How Building Code Violations Could Affect Your Florida Premises Liability Claim
Filing a successful premises liability claim requires proof that a property owner failed to maintain his or her property. In most cases, this includes collecting photographs from the scene of the slip and fall or other accident, obtaining video recordings from the time of the accident, making copies of the injured party’s medical records, and collecting reports about similar accidents that occurred on prior occasions. However, proving that a property owner violated a building code can also play a crucial role as evidence of negligence and in some cases, could be enough to demonstrate negligence per se, or proof that a person’s conduct should automatically be considered negligent, even in the absence of additional evidence.
If you were recently injured on someone else’s property and need help determining whether a building code violation could help in proving your own premises liability claim, please contact a member of our dedicated premises liability legal team today.
Violations that Constitute Negligence Per Se
Negligence per se is a legal theory which states that certain acts can automatically qualify as negligence, without further proof of carelessness, if those actions violate a statute. However, the state Supreme Court has ruled that not all violations are enough to satisfy the requirements of negligence per se. Instead, the court divided legal violations into the following three categories:
- Violations of strict liability statutes, which are written to protect those who cannot protect themselves;
- Violations of laws that establish a duty to take specific measures to protect certain individuals from particular injuries; and
- Violations of any other type of statute.
Of these types of violations, only the first two support a claim of negligence per se, while the third, or violations of standard laws, are only considered enough to establish a prima facie case of a property owner’s negligence.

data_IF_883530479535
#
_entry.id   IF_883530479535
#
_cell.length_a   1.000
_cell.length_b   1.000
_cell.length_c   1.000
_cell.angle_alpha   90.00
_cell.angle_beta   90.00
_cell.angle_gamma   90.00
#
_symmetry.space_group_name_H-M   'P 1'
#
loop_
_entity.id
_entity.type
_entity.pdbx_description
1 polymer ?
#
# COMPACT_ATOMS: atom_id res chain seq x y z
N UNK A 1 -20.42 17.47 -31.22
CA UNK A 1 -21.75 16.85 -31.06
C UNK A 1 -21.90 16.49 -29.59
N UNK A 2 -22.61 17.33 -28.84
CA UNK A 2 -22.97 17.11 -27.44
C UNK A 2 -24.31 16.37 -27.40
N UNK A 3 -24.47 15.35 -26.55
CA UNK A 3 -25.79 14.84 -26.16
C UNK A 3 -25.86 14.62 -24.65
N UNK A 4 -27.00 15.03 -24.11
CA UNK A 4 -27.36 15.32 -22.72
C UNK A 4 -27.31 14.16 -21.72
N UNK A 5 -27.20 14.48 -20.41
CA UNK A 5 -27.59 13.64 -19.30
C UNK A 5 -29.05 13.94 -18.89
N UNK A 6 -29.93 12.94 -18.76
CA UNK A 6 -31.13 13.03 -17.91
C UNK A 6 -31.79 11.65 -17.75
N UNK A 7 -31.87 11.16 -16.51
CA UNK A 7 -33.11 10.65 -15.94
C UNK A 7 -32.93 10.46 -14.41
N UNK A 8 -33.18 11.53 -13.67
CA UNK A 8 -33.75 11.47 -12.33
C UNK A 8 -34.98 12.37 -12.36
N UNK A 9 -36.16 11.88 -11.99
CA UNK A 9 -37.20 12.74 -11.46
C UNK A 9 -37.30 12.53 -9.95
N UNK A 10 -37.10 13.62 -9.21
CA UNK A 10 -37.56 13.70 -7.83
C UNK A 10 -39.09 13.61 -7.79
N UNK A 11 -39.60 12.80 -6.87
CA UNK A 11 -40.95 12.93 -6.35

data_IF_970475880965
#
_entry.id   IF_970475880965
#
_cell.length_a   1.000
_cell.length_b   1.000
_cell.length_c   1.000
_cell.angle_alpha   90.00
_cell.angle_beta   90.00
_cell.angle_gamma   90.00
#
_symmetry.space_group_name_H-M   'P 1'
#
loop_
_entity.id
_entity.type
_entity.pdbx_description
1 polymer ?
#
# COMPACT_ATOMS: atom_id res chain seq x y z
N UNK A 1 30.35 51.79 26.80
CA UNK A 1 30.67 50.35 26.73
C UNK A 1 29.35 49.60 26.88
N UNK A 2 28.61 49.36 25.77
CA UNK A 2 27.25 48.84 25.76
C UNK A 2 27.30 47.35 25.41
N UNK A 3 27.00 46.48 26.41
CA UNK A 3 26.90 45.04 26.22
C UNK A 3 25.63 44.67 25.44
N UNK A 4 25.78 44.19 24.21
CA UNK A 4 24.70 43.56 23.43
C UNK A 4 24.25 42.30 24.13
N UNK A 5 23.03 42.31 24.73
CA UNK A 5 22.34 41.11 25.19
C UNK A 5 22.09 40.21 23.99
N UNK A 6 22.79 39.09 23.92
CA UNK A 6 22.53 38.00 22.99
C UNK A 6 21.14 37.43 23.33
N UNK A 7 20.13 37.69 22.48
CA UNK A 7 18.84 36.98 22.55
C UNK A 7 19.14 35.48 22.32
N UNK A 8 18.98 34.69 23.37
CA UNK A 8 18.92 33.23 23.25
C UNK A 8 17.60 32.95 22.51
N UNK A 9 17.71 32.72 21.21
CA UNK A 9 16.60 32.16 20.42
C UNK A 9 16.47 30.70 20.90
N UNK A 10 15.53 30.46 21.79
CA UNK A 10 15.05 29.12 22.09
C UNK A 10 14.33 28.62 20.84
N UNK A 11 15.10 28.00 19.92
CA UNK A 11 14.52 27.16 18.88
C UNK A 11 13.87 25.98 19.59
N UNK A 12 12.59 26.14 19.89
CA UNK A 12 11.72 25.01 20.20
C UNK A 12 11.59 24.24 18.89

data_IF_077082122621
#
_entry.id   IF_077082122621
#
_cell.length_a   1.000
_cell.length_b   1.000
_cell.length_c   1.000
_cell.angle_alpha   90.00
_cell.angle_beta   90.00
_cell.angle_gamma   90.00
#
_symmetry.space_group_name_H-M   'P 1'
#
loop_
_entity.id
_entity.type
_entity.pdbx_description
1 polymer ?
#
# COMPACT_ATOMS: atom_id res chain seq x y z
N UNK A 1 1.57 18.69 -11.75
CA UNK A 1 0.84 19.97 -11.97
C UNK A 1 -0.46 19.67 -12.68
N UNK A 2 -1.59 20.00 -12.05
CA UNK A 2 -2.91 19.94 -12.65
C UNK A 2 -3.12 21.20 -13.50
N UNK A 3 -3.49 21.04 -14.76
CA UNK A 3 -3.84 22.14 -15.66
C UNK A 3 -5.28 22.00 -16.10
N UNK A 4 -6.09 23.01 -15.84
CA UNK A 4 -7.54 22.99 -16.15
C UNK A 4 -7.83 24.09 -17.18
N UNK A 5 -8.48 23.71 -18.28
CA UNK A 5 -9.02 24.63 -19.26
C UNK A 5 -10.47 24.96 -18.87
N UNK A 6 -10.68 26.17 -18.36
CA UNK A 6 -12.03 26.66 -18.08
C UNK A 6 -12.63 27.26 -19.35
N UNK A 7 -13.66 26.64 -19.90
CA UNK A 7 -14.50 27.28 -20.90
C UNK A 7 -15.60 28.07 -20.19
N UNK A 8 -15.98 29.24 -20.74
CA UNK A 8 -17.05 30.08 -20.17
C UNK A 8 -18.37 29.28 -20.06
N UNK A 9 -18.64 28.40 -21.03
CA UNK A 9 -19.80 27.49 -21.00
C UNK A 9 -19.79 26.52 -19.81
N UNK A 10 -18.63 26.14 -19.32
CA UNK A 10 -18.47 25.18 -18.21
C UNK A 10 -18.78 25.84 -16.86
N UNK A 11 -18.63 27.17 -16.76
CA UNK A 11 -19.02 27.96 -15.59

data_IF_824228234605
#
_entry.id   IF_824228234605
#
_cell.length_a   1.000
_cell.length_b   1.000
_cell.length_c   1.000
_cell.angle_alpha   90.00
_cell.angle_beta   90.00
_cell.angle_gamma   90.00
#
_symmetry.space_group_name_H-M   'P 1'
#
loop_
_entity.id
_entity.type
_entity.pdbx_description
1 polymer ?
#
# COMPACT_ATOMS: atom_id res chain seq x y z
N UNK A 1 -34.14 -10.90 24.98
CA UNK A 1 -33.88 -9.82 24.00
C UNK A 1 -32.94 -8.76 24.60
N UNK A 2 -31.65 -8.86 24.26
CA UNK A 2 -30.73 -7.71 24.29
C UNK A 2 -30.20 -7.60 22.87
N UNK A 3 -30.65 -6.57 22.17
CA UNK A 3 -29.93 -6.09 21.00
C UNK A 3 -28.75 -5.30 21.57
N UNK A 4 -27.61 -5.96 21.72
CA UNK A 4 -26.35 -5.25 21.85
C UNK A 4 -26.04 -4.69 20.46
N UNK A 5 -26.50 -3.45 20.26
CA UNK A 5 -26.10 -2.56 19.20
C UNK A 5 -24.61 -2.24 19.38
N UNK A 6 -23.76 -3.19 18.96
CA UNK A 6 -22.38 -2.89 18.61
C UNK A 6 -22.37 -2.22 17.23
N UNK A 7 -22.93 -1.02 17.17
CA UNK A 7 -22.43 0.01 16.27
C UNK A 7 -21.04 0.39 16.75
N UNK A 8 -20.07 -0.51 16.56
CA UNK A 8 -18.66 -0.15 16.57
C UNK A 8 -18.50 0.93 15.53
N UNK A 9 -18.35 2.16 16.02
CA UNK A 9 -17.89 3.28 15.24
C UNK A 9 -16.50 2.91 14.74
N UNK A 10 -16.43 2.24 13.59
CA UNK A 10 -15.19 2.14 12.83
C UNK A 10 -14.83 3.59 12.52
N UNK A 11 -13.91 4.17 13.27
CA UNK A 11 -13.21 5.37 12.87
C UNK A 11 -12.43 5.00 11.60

Building Code Violations
Building code violations typically fall under the third category of violations, because although they are intended to protect the public in general, they are not intended to protect specific individuals. However, Florida courts have also determined that juries are permitted to consider building code violations when determining whether a property owner was negligent in failing to fulfill his or her duty of care toward a tenant. Even in these cases, courts have often been unwilling to award damages to a plaintiff if a building code violation was minor or the only evidence of a property owner’s fault, making it especially important for those who have been injured on someone else’s property, to retain an experienced attorney who can help them build a strong case.
Contact a Florida Premises Liability Law Firm for Help with Your Case
If you were injured on someone else’s property, you may have standing to file a premises liability claim against the owner of the premises to collect compensation for your medical bills, lost wages, property damage, and pain and suffering. Please call Boone & Davis at 954-566-9919 today to learn more about how a dedicated Fort Lauderdale premises liability attorney can help with your own claim.